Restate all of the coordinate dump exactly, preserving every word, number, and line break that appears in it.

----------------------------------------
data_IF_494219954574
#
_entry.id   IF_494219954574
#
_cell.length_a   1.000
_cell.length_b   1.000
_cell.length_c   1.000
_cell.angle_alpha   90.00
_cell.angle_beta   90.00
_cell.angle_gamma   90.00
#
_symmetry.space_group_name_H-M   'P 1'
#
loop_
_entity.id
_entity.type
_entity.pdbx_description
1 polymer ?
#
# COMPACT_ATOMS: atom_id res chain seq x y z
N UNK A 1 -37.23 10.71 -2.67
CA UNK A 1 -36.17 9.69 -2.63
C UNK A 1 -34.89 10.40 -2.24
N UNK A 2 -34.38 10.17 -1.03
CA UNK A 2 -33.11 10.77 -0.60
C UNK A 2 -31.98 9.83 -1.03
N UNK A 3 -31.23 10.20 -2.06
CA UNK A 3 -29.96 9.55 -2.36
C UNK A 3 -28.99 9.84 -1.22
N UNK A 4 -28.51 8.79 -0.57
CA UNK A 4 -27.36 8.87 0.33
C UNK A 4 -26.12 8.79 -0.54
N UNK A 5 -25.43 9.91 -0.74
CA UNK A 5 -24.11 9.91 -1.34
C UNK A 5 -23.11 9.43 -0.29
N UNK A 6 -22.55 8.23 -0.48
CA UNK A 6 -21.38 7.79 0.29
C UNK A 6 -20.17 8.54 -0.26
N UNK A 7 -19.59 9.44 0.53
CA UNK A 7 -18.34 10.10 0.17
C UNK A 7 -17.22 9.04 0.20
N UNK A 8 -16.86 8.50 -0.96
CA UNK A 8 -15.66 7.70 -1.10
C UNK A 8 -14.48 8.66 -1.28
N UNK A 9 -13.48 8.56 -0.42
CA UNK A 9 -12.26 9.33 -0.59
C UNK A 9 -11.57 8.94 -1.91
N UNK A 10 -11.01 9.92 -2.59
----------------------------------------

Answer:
data_IF_494219954574
#
_entry.id   IF_494219954574
#
_cell.length_a   1.000
_cell.length_b   1.000
_cell.length_c   1.000
_cell.angle_alpha   90.00
_cell.angle_beta   90.00
_cell.angle_gamma   90.00
#
_symmetry.space_group_name_H-M   'P 1'
#
loop_
_entity.id
_entity.type
_entity.pdbx_description
1 polymer ?
#
# COMPACT_ATOMS: atom_id res chain seq x y z
N UNK A 1 -37.23 10.71 -2.67
CA UNK A 1 -36.17 9.69 -2.63
C UNK A 1 -34.89 10.40 -2.24
N UNK A 2 -34.38 10.17 -1.03
CA UNK A 2 -33.11 10.77 -0.60
C UNK A 2 -31.98 9.83 -1.03
N UNK A 3 -31.23 10.20 -2.06
CA UNK A 3 -29.96 9.55 -2.36
C UNK A 3 -28.99 9.84 -1.22
N UNK A 4 -28.51 8.79 -0.57
CA UNK A 4 -27.36 8.87 0.33
C UNK A 4 -26.12 8.79 -0.54
N UNK A 5 -25.43 9.91 -0.74
CA UNK A 5 -24.11 9.91 -1.34
C UNK A 5 -23.11 9.43 -0.29
N UNK A 6 -22.55 8.23 -0.48
CA UNK A 6 -21.38 7.79 0.29
C UNK A 6 -20.17 8.54 -0.26
N UNK A 7 -19.59 9.44 0.53
CA UNK A 7 -18.34 10.10 0.17
C UNK A 7 -17.22 9.04 0.20
N UNK A 8 -16.86 8.50 -0.96
CA UNK A 8 -15.66 7.70 -1.10
C UNK A 8 -14.48 8.66 -1.28
N UNK A 9 -13.48 8.56 -0.42
CA UNK A 9 -12.26 9.33 -0.59
C UNK A 9 -11.57 8.94 -1.91
N UNK A 10 -11.01 9.92 -2.59